April 05, 2006 09:00 ET

Canadian Life Sciences and Biotech Companies See M&A as Key to Global Competitiveness

TORONTO, ONTARIO--(CCNMatthews - April 5, 2006) - Canadian biotech companies are building for a heightened level of merger and acquisition (M&A) activity, according to a new industry forecast released today from PricewaterhouseCoopers (PwC) done in collaboration with BIOTECanada. Ninety-four percent of forecast respondents rate M&A among their top three exit strategies and believe implementing M&A is a key action industry can take to improve Canada's ability to compete globally.

The Canadian Life Sciences Industry Forecast 2006 is the first of its kind for Canada, designed to have industry leaders outline the focus of their upcoming business development strategies and where their business opportunities lie. The majority of forecast respondents are at least three years away from profitability and more than half of respondents feel having stronger sources of capital for seed and early stage companies is the most critical factor to attaining success.

"Most respondents say they are seeking more than $10 million in their next round of financing and most expect to receive it from Canadian and U.S. venture capitalists as well as strategic partners," says John DeLucchi, National Leader, Life Sciences Group of PwC. "However, the ability to attract U.S. or foreign capital is identified as a top three challenge to becoming a stronger global competitor."

The forecast also found the industry is focused on achieving their revenue and profit objectives. Sixty percent of respondents said the most important actions the Canadian industry can take to better compete globally are to keep focusing on success in their current business. Second highest is recruiting experienced management (49% in top three) followed by implementing M&A (36% in top three). Effective federal government lobbying follows along with concentrating businesses in regional clusters and supporting industry associations.

Thirty-eight percent of commercial business respondents think the federal government can have a positive influence on their success. Respondents identify a number of areas where government can take positive steps. More than 80% ranked the creation of more favourable tax incentives for companies in their top three choices. Facilitation of increased funding from government sources and calls to improve the speed of the regulatory process follow as second and third choices (44% and 41% respectively).

Forty-eight percent of survey respondents are planning to move all or part of their businesses outside of Canada. "Canada stands to lose almost half of its life science and biotech companies if a more sustainable business environment is not established. We need to do better for Canadians," said Peter Brenders, President and CEO of BIOTECanada.

Access to funding is also identified as the forecast respondents' largest barrier to the successful commercialization of intellectual property (IP). More than 70% of respondents cite this lack of access as a top five barrier and 60% as one of the top three. Furthermore, respondents also rate the availability of experienced management as the second most important barrier to the successful commercialization of IP.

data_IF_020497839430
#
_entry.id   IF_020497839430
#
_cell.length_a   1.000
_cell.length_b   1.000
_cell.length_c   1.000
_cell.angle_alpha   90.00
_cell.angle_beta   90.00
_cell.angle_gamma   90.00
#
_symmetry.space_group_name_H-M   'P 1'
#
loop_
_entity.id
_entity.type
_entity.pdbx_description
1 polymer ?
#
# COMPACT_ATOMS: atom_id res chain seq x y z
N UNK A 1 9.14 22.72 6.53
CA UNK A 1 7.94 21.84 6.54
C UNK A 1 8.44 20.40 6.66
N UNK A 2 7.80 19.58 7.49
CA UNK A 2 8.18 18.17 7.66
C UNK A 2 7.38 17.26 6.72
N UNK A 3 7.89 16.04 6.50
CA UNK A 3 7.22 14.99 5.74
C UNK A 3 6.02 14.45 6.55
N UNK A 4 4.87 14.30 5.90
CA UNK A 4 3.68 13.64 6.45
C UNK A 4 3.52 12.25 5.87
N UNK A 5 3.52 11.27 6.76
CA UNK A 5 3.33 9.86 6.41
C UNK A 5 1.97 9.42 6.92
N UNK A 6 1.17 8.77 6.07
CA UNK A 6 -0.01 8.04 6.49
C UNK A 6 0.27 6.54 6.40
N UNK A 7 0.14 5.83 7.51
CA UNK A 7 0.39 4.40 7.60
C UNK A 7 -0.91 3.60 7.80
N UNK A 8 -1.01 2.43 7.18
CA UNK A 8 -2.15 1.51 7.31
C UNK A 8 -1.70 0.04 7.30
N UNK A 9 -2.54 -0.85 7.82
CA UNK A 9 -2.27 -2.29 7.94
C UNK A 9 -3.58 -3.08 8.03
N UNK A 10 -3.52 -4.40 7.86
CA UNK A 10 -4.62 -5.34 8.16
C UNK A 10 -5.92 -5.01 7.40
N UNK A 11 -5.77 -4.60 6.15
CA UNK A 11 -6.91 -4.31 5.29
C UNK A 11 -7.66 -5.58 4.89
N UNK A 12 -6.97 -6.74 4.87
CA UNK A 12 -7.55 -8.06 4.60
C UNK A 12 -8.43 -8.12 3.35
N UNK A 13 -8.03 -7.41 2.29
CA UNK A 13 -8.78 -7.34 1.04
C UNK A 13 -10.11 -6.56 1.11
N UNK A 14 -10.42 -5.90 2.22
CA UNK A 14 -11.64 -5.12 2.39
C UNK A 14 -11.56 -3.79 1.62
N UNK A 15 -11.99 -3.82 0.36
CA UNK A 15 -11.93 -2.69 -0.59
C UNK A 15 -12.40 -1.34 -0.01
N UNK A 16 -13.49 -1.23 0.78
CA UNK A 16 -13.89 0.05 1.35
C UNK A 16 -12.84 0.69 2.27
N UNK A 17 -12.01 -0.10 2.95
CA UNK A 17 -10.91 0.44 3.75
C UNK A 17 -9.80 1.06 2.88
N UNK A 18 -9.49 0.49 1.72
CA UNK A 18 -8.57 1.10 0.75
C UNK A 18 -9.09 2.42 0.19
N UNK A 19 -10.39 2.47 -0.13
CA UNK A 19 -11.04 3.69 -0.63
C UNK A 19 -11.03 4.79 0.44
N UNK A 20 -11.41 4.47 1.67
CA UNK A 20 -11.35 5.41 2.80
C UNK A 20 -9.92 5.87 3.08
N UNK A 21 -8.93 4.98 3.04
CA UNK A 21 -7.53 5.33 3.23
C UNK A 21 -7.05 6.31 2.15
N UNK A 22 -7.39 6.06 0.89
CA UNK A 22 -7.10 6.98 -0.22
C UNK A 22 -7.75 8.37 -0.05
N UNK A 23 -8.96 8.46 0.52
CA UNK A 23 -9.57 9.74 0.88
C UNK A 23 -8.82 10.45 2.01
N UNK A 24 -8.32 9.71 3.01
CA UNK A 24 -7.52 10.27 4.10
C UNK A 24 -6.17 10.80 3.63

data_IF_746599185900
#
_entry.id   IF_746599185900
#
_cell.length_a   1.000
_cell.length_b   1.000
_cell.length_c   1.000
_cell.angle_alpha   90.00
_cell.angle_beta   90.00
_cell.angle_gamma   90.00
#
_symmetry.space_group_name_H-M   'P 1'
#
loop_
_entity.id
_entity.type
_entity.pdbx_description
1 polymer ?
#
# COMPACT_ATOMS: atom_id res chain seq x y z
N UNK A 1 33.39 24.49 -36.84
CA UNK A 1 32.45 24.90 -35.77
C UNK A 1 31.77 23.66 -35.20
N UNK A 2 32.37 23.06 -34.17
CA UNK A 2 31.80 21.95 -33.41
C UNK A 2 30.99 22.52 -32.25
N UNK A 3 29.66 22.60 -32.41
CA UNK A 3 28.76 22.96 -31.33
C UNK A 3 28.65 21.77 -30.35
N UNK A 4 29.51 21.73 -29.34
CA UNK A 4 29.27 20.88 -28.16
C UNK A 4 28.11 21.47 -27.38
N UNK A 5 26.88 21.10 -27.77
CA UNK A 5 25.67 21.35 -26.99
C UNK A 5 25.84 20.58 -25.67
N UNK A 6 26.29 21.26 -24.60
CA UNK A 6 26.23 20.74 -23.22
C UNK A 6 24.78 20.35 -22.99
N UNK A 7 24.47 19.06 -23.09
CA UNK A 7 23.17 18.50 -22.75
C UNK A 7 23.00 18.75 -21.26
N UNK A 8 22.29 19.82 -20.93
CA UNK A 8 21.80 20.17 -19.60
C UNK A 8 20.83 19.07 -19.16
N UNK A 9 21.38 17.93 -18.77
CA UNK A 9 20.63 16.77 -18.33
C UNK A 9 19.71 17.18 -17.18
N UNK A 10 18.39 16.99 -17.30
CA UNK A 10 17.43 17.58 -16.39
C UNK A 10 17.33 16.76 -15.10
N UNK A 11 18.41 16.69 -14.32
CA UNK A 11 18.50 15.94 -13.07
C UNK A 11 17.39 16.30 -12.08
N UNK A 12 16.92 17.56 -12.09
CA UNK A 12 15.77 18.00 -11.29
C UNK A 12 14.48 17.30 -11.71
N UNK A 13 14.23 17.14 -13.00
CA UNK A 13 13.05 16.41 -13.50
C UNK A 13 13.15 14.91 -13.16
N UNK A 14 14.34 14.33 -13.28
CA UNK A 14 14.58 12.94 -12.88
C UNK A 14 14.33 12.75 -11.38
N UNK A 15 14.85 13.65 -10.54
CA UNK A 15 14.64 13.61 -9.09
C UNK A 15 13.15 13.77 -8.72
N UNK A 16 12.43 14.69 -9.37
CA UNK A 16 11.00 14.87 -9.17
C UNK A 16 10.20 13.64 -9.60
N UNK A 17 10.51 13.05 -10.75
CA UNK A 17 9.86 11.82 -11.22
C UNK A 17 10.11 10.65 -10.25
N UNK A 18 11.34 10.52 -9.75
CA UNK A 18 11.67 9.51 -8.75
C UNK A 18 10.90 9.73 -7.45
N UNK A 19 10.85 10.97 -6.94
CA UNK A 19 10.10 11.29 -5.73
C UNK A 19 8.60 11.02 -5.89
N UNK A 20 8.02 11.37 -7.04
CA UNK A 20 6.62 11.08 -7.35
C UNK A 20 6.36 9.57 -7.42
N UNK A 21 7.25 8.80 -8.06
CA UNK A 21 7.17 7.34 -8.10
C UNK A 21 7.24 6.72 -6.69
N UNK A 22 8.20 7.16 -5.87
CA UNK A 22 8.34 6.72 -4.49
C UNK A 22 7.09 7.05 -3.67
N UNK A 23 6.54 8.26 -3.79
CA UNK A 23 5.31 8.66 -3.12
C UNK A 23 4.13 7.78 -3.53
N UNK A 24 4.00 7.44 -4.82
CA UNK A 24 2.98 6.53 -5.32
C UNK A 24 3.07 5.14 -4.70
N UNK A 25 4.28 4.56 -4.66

"Most respondents are not currently able to invest to make this a reality for their business," DeLucchi noted. "Only 28% of respondents involved in a life sciences and biotech business rank hiring key management expertise in their top three uses of funds from their next round of financing and only 2% rank this as their first choice. This is well behind investing more in R&D and investing more in working capital and operations."

"This is a warning sign that Canada needs to renew its interest in becoming competitive in the global marketplace of ideas and emerging technologies," said Brenders.

For more information about the Canadian Life Sciences Industry Forecast 2006, please contact Carolyn Forest,, (416) 814-5730 or Rhowan Sivel (613) 230-5585 ext 226. A copy of the survey can be downloaded at or at

Forecast Methodology

This survey of life sciences and biotech industry stakeholders in was conducted in the fall of 2005. Questions asked were intended to delve into the perceptions of industry stakeholders as they look at the future challenges and issues faced by the Canadian industry.

Respondents included a national cross-section of public and private emerging life science companies, senior management of providers of capital to the industry as well as senior public officials involved with research institutes and government.

About PricewaterhouseCoopers

PricewaterhouseCoopers ( provides industry-focused assurance, tax and advisory services to build public trust and enhance value for its clients and their stakeholders. More than 130,000 people in 148 countries work collaboratively using Connected Thinking to develop fresh perspectives and practical advice. In Canada, PricewaterhouseCoopers LLP ( and its related entities have more than 4,300 partners and staff in offices across the country.

(Unless otherwise indicated, "PricewaterhouseCoopers" refers to PricewaterhouseCoopers LLP, Canada, an Ontario limited liability partnership. PricewaterhouseCoopers LLP, Canada, is a member firm of PricewaterhouseCoopers International Limited.)

About BIOTECanada

BIOTECanada ( is the national association representing a broad spectrum of biotech constituents including emerging and established companies in the health, agricultural, and industrial sectors, as well as academic and research institutions and other organizations dedicated to the long term and sustainable development of biotechnology, its practices and products.

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